‘Dada…that’s Jesus music’: Pro-life couple helps chanting nuns top charts, again
FLORIDA, June 20, 2013 (LifeSiteNews.com) – The secular world felt it had surely foretasted heaven after hearing the chart-smashing angelic voices of a new order of young nuns last Christmas. Now, with the help of a pro-life husband/wife team, the nuns have done it again, this time with an album that can be listened to the whole year long.
Angels and Saints at Ephesus by The Benedictines of Mary, Queen of Apostles, has spent 29 days on Amazon.com’s “top 100” best sellers in any genre of music, at one point contending with Black Sabbath’s 13 for top spot. It has been # 1 on the Classical Traditional Chart for 6 weeks in a row and #6 on the Classical Chart overall.
Behind the album’s astonishing success lies the conversion story of Kevin and Monica Fitzgibbons, who gave up lucrative positions in the music entertainment business — with mega companies like Sony and DreamWorks — to advance the beauty and truth of God’s kingdom through art.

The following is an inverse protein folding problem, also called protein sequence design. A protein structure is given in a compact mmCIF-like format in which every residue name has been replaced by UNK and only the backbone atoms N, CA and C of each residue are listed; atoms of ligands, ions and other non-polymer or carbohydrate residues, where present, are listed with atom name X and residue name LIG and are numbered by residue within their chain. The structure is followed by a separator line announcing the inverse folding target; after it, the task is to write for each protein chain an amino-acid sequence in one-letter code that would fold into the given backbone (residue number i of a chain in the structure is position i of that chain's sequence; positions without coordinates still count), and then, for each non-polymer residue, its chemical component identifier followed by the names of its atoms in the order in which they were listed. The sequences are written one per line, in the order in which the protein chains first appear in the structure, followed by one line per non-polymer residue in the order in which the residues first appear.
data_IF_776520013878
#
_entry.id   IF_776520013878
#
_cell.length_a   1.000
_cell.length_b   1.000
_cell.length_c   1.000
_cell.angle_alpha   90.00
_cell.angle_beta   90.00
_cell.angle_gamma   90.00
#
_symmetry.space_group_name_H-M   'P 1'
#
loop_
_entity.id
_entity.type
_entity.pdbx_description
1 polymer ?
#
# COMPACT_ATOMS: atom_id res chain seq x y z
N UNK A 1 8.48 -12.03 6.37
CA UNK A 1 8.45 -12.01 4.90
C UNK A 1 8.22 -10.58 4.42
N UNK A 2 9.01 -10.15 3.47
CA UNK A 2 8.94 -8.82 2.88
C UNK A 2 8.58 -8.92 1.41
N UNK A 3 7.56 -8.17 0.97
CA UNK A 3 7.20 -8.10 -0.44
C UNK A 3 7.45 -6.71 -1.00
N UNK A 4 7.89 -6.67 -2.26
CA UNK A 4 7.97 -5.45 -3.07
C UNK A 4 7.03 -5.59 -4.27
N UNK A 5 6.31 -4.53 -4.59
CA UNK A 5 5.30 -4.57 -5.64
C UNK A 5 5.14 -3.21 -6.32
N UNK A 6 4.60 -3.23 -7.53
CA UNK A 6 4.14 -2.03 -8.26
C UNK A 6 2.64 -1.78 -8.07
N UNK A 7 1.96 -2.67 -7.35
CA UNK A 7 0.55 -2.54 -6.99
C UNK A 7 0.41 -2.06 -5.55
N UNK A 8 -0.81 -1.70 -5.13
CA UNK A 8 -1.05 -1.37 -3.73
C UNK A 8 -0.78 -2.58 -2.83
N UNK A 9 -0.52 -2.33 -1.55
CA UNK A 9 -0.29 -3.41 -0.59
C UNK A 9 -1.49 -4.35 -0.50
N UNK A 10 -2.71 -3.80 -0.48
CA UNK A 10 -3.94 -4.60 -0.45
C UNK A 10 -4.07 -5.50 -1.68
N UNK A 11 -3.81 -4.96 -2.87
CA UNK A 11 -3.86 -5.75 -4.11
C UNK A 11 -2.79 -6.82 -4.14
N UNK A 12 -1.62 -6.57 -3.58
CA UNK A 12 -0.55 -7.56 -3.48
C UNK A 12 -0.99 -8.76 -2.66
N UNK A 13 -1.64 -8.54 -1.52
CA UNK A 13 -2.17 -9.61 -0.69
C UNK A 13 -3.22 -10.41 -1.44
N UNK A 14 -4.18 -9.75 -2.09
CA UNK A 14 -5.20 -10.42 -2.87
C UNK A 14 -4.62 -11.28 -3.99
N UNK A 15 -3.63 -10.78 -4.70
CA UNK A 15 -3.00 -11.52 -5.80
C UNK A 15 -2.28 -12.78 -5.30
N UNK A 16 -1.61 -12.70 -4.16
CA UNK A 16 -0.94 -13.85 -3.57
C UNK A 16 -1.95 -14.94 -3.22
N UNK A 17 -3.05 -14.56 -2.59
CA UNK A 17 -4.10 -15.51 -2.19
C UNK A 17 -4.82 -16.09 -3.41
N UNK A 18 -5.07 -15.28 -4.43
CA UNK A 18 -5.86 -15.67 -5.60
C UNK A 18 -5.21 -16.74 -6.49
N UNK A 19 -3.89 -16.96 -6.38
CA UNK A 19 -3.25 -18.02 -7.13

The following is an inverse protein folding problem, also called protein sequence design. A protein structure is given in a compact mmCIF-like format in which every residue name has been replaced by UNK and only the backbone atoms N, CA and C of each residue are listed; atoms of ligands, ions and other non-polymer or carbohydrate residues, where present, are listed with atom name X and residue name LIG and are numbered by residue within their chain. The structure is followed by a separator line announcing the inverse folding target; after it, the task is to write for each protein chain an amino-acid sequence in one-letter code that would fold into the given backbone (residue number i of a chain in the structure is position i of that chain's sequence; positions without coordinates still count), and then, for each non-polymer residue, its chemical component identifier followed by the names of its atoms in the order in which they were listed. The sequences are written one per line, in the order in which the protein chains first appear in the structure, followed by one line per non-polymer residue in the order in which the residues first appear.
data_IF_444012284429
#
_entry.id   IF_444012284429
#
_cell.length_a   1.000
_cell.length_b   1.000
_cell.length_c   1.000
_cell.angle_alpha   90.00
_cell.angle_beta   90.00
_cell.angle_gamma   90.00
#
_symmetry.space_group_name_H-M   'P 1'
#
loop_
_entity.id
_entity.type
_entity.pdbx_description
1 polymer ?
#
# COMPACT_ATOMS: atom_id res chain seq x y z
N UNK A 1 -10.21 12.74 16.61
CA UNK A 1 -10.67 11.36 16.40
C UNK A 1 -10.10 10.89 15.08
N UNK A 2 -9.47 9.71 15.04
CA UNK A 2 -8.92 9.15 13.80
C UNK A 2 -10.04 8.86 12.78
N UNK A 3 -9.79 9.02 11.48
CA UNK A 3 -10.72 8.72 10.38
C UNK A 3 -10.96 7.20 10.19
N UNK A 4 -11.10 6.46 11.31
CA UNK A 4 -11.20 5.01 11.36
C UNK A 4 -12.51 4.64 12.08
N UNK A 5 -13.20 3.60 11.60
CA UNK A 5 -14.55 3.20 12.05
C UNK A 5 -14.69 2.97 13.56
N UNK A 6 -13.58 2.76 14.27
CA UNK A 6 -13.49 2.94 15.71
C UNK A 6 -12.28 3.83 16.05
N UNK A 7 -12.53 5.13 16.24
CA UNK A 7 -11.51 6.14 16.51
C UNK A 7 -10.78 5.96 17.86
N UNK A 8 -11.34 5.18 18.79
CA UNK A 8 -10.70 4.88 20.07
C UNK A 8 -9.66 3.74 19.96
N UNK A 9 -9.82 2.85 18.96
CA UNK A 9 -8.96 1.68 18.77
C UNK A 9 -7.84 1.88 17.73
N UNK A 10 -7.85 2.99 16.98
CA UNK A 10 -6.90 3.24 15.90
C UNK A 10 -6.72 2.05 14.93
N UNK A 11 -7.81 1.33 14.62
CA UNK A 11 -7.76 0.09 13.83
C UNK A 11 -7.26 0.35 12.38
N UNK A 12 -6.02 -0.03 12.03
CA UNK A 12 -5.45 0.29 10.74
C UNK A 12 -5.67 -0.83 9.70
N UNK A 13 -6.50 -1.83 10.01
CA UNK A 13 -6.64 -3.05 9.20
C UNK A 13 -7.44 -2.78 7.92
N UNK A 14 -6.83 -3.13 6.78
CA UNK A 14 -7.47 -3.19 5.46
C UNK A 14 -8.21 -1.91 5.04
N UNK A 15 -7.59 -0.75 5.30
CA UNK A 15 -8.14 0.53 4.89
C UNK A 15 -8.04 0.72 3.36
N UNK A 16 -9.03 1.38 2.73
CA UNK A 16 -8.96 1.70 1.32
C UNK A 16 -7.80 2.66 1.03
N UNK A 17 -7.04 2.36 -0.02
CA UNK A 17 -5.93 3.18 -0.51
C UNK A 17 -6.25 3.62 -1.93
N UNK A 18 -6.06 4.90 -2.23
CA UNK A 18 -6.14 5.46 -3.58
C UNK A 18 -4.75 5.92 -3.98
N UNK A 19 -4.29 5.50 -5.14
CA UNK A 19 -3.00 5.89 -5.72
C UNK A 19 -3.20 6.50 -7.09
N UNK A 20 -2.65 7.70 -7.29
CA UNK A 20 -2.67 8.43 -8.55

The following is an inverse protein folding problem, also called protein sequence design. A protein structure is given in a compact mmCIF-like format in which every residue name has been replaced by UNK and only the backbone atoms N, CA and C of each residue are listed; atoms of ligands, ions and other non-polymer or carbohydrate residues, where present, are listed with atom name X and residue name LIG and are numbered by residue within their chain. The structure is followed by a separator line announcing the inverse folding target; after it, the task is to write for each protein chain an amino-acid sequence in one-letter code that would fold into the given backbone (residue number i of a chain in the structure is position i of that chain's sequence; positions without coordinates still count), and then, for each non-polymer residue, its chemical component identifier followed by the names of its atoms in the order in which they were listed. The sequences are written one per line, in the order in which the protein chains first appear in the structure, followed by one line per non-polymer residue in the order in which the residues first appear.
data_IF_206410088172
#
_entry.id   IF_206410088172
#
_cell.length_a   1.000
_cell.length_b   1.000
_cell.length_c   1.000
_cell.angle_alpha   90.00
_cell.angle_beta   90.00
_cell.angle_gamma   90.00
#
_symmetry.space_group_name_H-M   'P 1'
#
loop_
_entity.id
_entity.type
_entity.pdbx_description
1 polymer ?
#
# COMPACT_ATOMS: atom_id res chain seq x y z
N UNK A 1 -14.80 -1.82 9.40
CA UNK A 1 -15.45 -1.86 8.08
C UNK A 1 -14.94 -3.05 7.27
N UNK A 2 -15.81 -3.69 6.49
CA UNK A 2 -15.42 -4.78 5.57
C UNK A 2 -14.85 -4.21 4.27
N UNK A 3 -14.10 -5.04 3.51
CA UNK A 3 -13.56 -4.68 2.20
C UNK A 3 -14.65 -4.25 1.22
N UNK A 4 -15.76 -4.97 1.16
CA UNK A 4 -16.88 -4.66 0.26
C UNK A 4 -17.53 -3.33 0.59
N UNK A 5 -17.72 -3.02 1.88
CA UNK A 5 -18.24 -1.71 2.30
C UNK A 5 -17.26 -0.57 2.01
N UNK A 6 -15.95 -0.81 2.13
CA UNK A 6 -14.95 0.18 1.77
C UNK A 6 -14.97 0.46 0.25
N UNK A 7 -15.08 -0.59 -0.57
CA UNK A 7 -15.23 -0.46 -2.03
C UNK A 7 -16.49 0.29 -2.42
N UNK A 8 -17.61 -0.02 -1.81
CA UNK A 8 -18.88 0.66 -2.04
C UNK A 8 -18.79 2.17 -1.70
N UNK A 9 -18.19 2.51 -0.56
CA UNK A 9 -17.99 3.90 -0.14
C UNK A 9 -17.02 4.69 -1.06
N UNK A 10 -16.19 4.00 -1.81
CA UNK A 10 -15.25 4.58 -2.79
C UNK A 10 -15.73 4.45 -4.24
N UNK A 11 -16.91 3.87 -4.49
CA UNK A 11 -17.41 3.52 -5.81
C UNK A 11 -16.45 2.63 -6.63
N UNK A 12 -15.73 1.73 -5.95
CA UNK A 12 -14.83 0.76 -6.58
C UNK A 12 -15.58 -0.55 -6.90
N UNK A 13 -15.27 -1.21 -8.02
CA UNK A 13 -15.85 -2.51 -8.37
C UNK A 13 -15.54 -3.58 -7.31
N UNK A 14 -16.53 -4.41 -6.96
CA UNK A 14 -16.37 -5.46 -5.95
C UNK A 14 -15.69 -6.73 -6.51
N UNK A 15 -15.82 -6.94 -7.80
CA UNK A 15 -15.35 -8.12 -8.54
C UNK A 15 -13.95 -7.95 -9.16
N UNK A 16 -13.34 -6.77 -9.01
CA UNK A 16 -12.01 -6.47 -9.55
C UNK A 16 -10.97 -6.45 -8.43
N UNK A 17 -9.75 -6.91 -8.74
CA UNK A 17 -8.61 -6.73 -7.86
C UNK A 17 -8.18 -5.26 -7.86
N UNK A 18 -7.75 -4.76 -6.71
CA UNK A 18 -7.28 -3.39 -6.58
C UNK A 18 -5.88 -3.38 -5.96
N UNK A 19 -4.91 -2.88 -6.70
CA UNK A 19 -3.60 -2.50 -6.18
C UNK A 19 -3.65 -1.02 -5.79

It was their pro-life conversion at the moment they witnessed a 3D ultrasound of their baby, as well as a deepening in their faith, that changed their hearts and minds about everything they had been living for.
The Fitzgibbons left their jobs and started De Montfort Music to connect the “world” to the “heavenly art” of chant, polyphony and sacred music. Advent at Ephesus by The Benedictines of Mary was their first music endeavor and met with huge success.
“We wanted to help artists who wanted to put out their Christian or Catholic inspired art but who didn’t want it compromised. We wanted them to get their message out without it being edited or spliced,” the couple told LifeSiteNews.com in a December interview.